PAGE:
A Savory Walk in the Basque Country
Between the Adour River in Southwestern France and the Bidassoa River in Northern Spain, Basque country is characterized by a rugged landscape of mountains and plains, lapped by the tumultuous Atlantic. Basque cuisine, which is steeped in the culinary traditions of the local shepherds, peasants and sailors, is indeed representative of this dramatic region. An ancient, very difficult language and a rough topography may have shut this region away from the rest of the world, but it is still host to many travelers and tourists due to its location and cuisine. Basque cuisine is known for its use of a garnish made of tomatoes, mushrooms, peppers and spices—also known as "à la basquaise"—as well as its mastery in the use of cold cuts, notably pork. Ham, bacon and boudin (blood sausage) are essentials in Basque cuisine, and it seems that the fava beans, cabbages, garlic and peppers often used in it are only grown to complement the meats. Here are some of the best tables of this area:
32, avenue Beau-Soleil, 64200 Biarritz
Tel: 05 59 23 13 68
Award-winning female chef Andrée Rosier started up Les Rosiers in a Basque mansion near the Hippodrome des Fleurs at Biarritz with her husband, Stéphane. The restaurant is fronted with classic red shutters, with a comfortable yet sophisticated dining room inside. The daughter of a farming family in lower Navarra, Andrée dreamt of being a chef since childhood. During her time in the countryside, she studied herbs, berries and honey in order to get back to her Basque roots from which her passion for cooking originates. It was, however, with Jean-Marie Gauthier from Biarritz's legendary Hôtel du Palais, that Andrée's passion took flight. The menu is mouthwatering: the subtle flavors of langoustine with a shellfish gelée and creamed zucchini with peppered mint contrast well with the distinct, yet simple pigeon breast, cuisses confites, toast d'abattis and rosemary-encrusted potatoes. A modest, yet promising beginning for the young chef—with prices to match.
13, avenue Verdun, 64200 Biarritz
Tel: 05 59 22 09 26
Opened in the center of Biarritz by three sisters, Ahizpak (Basque for "the sisters") is never empty. One of the sisters, Yenopha, worked at super-chef Michel Guérard's, where she mastered the art of preparing filet of pork accompanied by julienne of ham. Basque cuisine is one that allows all sorts of variations, even though it's steeped in centuries of tradition.
4310 Helbarron, Saint-Pée-sur-Nivelle
Tel: 05 59 51 70 00
At Saint-Pée-sur-Nivelle in the Atlantic Pyrenees, Cédric Béchade, whose work with Jean Michel Gauthier brought out his love for the Basque country more than a decade ago, presides over a very sophisticated and contemporary eatery called L'Auberge Basque. Elegant, refined, and generous, his style of cooking is inspired by the region—his pork, eggs piperade (a kind of omelette with tomatoes and peppers) and cod are favorites of the local Basque population all the way to Bilbao.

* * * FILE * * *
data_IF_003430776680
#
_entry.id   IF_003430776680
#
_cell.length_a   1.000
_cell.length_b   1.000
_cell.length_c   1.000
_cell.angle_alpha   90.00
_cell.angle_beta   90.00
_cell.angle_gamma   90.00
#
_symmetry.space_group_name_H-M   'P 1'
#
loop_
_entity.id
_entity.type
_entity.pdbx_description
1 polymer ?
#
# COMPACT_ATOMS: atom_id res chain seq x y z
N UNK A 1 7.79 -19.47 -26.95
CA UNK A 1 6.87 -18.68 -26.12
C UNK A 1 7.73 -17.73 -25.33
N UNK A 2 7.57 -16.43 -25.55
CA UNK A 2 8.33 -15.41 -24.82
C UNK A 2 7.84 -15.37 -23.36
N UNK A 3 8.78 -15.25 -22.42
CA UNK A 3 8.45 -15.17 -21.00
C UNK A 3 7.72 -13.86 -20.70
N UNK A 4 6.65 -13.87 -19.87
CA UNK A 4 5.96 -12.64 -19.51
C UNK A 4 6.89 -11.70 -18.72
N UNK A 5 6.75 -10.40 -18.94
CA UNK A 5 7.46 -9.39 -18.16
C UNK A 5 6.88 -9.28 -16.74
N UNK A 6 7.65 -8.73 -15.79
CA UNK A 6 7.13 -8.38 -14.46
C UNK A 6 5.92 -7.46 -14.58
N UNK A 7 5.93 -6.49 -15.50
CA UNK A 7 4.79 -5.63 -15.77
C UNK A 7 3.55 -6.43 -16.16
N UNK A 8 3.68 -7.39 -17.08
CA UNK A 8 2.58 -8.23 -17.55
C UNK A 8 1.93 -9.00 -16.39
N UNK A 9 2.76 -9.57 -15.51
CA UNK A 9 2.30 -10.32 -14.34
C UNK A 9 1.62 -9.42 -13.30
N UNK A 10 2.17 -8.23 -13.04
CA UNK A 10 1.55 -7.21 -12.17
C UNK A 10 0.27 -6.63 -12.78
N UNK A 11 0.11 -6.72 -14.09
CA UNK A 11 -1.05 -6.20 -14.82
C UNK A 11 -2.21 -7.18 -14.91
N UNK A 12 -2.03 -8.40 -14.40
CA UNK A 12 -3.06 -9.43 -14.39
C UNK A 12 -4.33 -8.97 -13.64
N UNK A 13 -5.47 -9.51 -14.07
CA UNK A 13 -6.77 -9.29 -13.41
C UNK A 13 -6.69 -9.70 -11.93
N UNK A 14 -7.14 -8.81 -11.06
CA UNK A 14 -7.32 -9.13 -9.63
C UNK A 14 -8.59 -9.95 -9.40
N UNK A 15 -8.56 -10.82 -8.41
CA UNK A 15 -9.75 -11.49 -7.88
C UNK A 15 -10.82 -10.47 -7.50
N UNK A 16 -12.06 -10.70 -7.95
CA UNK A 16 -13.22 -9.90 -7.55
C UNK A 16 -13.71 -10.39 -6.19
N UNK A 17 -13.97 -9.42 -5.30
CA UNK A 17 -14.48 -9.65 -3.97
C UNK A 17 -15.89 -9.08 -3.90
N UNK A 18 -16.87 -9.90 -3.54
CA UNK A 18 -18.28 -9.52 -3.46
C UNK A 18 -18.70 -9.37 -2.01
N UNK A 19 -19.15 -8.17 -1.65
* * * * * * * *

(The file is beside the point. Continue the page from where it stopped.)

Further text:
Getaria, Herrerieta 2 (Spain)
Tel: (+34) 943 14 06 14
A trip to Basque country isn't complete without visiting the Pedro Arregui's El Kano in Getaria, a small fishing port on the other side of the Pyrenees a little ways from San Sebastian. The hake (joues de colin) there are first served poached, and then roasted, so as to bring out their silky and gelatinous texture. The grilled chipirones (squid) are accompanied by an onion jelly and served with a line of their ink. Also to be found on the menu are stuffed spider-crab (txangurro relleno) and the large flatfish of the day, cooked on the bone.
Anne Rozès (Cannery)
Chemin de Pedegain, 64990 Lahonce
Tel: 05 59 31 56 09
Christian Parra's famous Basque boudin, which used to be served at the Auberge de la Galupe, has made a grand return thanks to Anne Rozès' cannery in Lahonce in the Atlantic Pyrenees. The recipe belonged to chef Parra's grandmother, and it calls for the pork innards to cook together with sliced leeks, onions, fresh thyme and finely chopped parsley. Pork rinds are added, after which the pudding is cut up and seasoned with four types of spices and Espelette peppers. Frank Rozès directs this boutique cannery, where six workers specialize in the making of this Basque masterpiece, as well as that of a pâté of pork rinds—also made by Parra.
Ferme Saint-Hubert (Henry Voy)
36, rue Rochechouart, 75009 Paris
Tel: 01 45 53 15 77
Traditional Basque products can already be found in many bistros in Paris, such as La Marlotte and L'Evasion, and now, at Henry Voy's La Ferme Saint-Hubert as well—located on rue Rochechouart in Paris' 9th arrondissement. Basque cheeses are available here among a selection of a hundred French (and English) cheeses, as well as a famous type of Camembert made from fresh milk. The milk happens to be brought directly from farm every Friday ensuring its freshness – something which can only happen in Paris.
18, boulevard Saint Michel, 75006 Paris
Tel: 01 43 25 59 01
The French capital is also privileged to have a Pierre Oteiza delicatessen in the 6th arrondissement. Oteiza hails from the valley of the Aldudes in Basque country, and his meats, sausages, andouilles and pâté de palombes – a palombe being a breed of pigeon that migrates from Northern Europe to Spain–are unrivalled in quality and taste.
(Updated: 09/13/10 NW)